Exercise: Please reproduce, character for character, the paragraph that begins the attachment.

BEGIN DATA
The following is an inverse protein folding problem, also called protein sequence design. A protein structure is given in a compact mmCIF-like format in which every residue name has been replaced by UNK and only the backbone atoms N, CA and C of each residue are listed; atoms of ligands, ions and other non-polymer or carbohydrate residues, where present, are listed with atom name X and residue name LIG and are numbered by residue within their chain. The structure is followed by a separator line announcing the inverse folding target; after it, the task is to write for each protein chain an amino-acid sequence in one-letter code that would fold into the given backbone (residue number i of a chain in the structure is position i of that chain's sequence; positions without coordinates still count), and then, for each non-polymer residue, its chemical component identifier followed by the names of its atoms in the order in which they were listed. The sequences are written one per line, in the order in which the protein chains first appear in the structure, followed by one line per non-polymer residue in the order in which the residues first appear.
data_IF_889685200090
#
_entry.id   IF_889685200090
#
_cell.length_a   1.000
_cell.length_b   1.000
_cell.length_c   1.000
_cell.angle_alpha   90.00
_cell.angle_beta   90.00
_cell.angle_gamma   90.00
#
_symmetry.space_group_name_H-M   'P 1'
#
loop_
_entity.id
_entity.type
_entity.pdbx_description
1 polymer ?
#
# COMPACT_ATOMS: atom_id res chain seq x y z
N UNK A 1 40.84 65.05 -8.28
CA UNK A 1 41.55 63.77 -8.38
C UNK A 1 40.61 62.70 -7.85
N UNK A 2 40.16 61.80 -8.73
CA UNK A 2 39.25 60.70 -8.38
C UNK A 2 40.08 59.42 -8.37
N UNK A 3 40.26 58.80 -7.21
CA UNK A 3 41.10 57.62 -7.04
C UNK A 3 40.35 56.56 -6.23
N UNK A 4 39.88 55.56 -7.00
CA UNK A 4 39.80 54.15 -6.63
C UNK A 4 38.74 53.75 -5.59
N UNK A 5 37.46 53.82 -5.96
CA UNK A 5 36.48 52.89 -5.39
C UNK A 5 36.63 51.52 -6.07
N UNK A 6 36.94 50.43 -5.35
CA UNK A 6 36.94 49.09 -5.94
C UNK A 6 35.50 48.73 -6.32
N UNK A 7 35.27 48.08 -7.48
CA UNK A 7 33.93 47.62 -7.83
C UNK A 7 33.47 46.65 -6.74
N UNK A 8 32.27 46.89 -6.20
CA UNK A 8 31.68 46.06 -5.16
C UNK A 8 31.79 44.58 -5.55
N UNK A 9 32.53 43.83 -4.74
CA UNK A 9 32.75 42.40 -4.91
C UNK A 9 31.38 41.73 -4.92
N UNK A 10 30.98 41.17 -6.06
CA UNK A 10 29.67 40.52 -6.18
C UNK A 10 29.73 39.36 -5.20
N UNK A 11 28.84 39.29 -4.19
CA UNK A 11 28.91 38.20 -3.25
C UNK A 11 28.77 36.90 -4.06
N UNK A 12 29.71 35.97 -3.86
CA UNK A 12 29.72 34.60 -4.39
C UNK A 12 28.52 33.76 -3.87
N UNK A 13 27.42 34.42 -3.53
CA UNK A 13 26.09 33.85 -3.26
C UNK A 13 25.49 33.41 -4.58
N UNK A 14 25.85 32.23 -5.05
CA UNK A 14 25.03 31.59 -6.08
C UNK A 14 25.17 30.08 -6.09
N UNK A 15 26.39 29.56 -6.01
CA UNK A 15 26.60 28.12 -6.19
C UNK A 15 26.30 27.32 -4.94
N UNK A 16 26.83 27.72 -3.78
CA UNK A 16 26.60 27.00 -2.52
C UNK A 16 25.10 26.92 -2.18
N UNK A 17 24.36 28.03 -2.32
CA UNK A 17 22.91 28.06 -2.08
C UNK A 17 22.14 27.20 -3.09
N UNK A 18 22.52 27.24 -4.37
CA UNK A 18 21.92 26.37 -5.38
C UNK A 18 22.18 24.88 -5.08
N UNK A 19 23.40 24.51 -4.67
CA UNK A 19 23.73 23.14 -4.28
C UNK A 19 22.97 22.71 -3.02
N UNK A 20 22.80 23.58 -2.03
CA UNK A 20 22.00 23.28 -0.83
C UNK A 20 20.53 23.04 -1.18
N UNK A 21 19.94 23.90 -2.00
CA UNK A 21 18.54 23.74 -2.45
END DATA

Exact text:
The following is an inverse protein folding problem, also called protein sequence design. A protein structure is given in a compact mmCIF-like format in which every residue name has been replaced by UNK and only the backbone atoms N, CA and C of each residue are listed; atoms of ligands, ions and other non-polymer or carbohydrate residues, where present, are listed with atom name X and residue name LIG and are numbered by residue within their chain. The structure is followed by a separator line announcing the inverse folding target; after it, the task is to write for each protein chain an amino-acid sequence in one-letter code that would fold into the given backbone (residue number i of a chain in the structure is position i of that chain's sequence; positions without coordinates still count), and then, for each non-polymer residue, its chemical component identifier followed by the names of its atoms in the order in which they were listed. The sequences are written one per line, in the order in which the protein chains first appear in the structure, followed by one line per non-polymer residue in the order in which the residues first appear.